U.S. Energy Information Administration - EIA - Independent Statistics and Analysis
Frequently Asked Questions
Can I choose the electricity supplier where I live?
Some electric utility customers have the option to choose an alternate supplier of electricity. This consumer option is often called retail choice. The alternate supplier is the company that generates and/or markets electricity, often referred to as a retail electricity marketer. The alternate supplier may not be the same company that owns the power lines that deliver electricity to your meter distribution utility, or it may be an affiliate of the distribution utility. Some suppliers offer electricity generated from “clean” or “green” energy sources.
Regardless of the supplier, the distribution utility delivers the contracted electricity to a customer's meter and charges for that service. Services may be billed in a consolidated bill where electricity and other costs are itemized separately, or billed separately by the two companies (called dual billing). Some utility customers may have the option to choose their billing preferences.
In general, retail choice is available only for utility customers served by Investor Owned Utilities (IOU). There are a few electric cooperatives, municipal utilities, or government operated utilities that offer retail choice. You may contact your distribution utility or the utility regulatory commission in your state to see if retail choice is an option for you.
Last reviewed: August 27, 2013
Other FAQs about Electricity
- Can I choose the electricity supplier where I live?
- Can I generate and sell electricity to an electric utility?
- Does EIA have city or county-level energy consumption and price data?
- Does EIA have county-level energy production data?
- Does EIA have data on each power plant in the United States?
- Does EIA have data on the costs for electricity transmission and distribution?
- Does EIA have electricity prices by state?
- Does EIA have information on the service territories of U.S. electric utilities?
- Does EIA have maps or information on the location of electric power plants and transmission lines in the United States?
- Does EIA have projections for energy production, consumption, and prices for individual states?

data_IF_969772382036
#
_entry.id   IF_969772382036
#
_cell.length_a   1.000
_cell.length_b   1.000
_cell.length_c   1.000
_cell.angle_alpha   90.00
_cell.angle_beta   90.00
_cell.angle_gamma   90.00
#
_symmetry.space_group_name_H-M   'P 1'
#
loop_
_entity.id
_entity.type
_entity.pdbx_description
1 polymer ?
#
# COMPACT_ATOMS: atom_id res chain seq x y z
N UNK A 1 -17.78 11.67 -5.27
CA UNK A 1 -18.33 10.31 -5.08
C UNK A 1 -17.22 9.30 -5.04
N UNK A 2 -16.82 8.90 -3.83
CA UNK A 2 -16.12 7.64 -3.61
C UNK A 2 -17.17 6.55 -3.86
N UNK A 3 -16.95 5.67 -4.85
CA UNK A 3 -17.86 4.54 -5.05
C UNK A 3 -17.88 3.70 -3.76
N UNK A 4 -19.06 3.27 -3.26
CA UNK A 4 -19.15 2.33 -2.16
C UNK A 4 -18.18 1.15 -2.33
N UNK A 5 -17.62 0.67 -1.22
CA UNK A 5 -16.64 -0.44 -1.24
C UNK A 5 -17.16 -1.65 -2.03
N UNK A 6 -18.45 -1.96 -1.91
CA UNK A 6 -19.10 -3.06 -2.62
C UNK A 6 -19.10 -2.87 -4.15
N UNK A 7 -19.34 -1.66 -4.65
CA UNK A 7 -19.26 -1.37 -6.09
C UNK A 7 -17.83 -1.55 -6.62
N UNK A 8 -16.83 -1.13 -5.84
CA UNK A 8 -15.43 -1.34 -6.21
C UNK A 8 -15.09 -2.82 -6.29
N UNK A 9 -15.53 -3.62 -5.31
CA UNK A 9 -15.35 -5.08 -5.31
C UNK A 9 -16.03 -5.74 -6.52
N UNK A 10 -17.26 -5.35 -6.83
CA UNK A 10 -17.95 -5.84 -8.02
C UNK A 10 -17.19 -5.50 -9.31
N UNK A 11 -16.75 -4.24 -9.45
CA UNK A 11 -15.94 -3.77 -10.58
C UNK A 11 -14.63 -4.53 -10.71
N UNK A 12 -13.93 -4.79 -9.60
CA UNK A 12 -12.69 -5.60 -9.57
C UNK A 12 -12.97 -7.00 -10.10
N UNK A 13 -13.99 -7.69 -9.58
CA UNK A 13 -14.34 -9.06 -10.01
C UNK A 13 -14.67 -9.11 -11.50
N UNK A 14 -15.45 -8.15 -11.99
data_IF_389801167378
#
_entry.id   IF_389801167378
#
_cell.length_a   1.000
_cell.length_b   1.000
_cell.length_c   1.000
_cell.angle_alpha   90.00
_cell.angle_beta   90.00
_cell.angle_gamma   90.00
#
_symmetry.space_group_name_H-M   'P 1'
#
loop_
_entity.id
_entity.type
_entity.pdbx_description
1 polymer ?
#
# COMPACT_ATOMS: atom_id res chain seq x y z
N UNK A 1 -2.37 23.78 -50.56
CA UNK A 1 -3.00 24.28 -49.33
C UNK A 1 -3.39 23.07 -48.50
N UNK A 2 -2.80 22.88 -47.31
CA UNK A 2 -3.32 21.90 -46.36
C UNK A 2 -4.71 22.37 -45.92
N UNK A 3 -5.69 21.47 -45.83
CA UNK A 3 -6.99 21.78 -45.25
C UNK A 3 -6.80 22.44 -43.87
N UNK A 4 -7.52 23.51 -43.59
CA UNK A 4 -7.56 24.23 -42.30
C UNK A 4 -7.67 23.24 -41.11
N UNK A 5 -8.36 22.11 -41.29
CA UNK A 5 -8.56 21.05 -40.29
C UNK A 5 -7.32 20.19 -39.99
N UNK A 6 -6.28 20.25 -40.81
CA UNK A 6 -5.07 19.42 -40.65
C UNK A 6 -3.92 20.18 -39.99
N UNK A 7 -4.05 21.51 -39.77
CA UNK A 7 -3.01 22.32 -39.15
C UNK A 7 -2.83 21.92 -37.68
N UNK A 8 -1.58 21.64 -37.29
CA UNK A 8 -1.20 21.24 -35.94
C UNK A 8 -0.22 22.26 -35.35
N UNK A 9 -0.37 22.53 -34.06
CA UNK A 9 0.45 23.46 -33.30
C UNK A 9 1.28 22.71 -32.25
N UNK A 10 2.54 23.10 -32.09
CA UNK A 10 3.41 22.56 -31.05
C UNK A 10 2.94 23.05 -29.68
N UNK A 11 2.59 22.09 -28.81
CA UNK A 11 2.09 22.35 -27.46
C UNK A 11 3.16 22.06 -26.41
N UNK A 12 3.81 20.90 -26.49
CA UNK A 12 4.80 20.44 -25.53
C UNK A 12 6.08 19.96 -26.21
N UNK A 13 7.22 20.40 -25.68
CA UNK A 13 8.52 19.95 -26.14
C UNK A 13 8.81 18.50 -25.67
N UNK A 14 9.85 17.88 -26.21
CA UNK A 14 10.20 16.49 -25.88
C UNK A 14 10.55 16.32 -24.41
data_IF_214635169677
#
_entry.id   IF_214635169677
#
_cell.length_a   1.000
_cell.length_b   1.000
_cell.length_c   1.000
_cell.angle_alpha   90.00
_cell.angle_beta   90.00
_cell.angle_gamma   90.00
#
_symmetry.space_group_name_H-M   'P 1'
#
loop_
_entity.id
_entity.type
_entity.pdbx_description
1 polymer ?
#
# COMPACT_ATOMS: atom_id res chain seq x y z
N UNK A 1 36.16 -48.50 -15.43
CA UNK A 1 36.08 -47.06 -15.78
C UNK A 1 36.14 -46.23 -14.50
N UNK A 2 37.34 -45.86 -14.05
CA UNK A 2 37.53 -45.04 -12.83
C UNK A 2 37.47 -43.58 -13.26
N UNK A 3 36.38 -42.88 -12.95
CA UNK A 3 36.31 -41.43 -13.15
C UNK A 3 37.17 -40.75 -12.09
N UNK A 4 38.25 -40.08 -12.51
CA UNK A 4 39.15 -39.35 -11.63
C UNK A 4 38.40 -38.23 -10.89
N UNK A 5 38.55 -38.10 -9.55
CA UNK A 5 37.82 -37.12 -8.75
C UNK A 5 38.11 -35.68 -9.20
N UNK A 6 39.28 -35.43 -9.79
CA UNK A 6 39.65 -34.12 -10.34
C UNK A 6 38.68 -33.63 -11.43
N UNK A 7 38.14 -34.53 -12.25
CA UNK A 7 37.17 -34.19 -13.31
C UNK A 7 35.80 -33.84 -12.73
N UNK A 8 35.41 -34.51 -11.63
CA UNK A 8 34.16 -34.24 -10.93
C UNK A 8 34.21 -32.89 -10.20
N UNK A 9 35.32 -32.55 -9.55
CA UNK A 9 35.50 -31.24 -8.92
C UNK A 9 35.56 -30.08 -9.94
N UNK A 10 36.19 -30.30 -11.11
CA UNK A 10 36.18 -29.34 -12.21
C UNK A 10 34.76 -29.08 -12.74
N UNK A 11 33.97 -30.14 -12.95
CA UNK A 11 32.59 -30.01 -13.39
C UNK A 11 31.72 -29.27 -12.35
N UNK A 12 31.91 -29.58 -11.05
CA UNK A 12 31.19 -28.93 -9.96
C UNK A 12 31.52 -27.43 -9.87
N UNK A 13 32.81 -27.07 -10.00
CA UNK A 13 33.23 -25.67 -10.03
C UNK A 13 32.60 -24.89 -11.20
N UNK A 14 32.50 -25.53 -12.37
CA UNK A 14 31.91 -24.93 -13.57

- Does EIA publish electric utility rate, tariff, and demand charge data?
- Does the U.S. Energy Information Administration (EIA) publish data on peak or hourly electricity generation, demand, and prices?
- How is electricity used in United States homes?
- How many and what kind of power plants are there in the United States?
- How many nuclear power plants are in the U.S. and where are they located?
- How many smart meters are installed in the U.S. and who has them?
- How much coal, natural gas, or petroleum is used to generate a kilowatthour of electricity?
- How much does it cost to build different types of power plants in the United States?
- How much does it cost to generate electricity with different types of power plants?
- How much electricity does a typical nuclear power plant generate?
- How much electricity does an American home use?
- How much electricity is lost in transmission and distribution in the United States?
- How much electricity is used for cooling in the United States?
- How much electricity is used for lighting in the United States?
- How much energy is consumed in the world by each sector?
- How much of U.S. carbon dioxide emissions are associated with electricity generation?
- How much of world energy consumption and electricity generation is from renewable energy?
- How old are U.S. power plants?
- What is U.S. electricity generation by energy source?
- What is a capacity factor?
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- What types and amounts of energy are produced in each state?